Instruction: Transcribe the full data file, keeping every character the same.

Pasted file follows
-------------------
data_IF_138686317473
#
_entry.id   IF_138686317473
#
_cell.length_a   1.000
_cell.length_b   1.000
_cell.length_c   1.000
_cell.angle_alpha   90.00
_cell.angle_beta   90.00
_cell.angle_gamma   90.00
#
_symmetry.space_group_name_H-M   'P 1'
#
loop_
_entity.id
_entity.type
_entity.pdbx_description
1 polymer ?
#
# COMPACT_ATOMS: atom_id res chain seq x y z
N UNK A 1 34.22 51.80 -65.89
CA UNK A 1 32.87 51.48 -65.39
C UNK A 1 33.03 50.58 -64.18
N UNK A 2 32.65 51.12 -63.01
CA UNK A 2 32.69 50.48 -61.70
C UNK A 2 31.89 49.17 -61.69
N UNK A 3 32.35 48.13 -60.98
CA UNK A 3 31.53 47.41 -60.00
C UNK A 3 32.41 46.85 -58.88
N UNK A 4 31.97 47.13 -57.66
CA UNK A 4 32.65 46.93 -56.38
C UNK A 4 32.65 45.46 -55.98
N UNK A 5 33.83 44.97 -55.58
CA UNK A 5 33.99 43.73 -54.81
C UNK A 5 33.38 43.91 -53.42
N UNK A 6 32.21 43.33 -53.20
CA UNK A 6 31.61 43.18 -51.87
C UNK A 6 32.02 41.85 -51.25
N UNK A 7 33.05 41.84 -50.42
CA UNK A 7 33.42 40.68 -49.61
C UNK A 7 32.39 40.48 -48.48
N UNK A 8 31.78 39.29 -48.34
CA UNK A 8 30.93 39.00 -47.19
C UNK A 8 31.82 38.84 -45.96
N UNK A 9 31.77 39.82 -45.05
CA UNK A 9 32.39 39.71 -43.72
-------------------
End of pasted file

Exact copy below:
data_IF_138686317473
#
_entry.id   IF_138686317473
#
_cell.length_a   1.000
_cell.length_b   1.000
_cell.length_c   1.000
_cell.angle_alpha   90.00
_cell.angle_beta   90.00
_cell.angle_gamma   90.00
#
_symmetry.space_group_name_H-M   'P 1'
#
loop_
_entity.id
_entity.type
_entity.pdbx_description
1 polymer ?
#
# COMPACT_ATOMS: atom_id res chain seq x y z
N UNK A 1 34.22 51.80 -65.89
CA UNK A 1 32.87 51.48 -65.39
C UNK A 1 33.03 50.58 -64.18
N UNK A 2 32.65 51.12 -63.01
CA UNK A 2 32.69 50.48 -61.70
C UNK A 2 31.89 49.17 -61.69
N UNK A 3 32.35 48.13 -60.98
CA UNK A 3 31.53 47.41 -60.00
C UNK A 3 32.41 46.85 -58.88
N UNK A 4 31.97 47.13 -57.66
CA UNK A 4 32.65 46.93 -56.38
C UNK A 4 32.65 45.46 -55.98
N UNK A 5 33.83 44.97 -55.58
CA UNK A 5 33.99 43.73 -54.81
C UNK A 5 33.38 43.91 -53.42
N UNK A 6 32.21 43.33 -53.20
CA UNK A 6 31.61 43.18 -51.87
C UNK A 6 32.02 41.85 -51.25
N UNK A 7 33.05 41.84 -50.42
CA UNK A 7 33.42 40.68 -49.61
C UNK A 7 32.39 40.48 -48.48
N UNK A 8 31.78 39.29 -48.34
CA UNK A 8 30.93 39.00 -47.19
C UNK A 8 31.82 38.84 -45.96
N UNK A 9 31.77 39.82 -45.05
CA UNK A 9 32.39 39.71 -43.72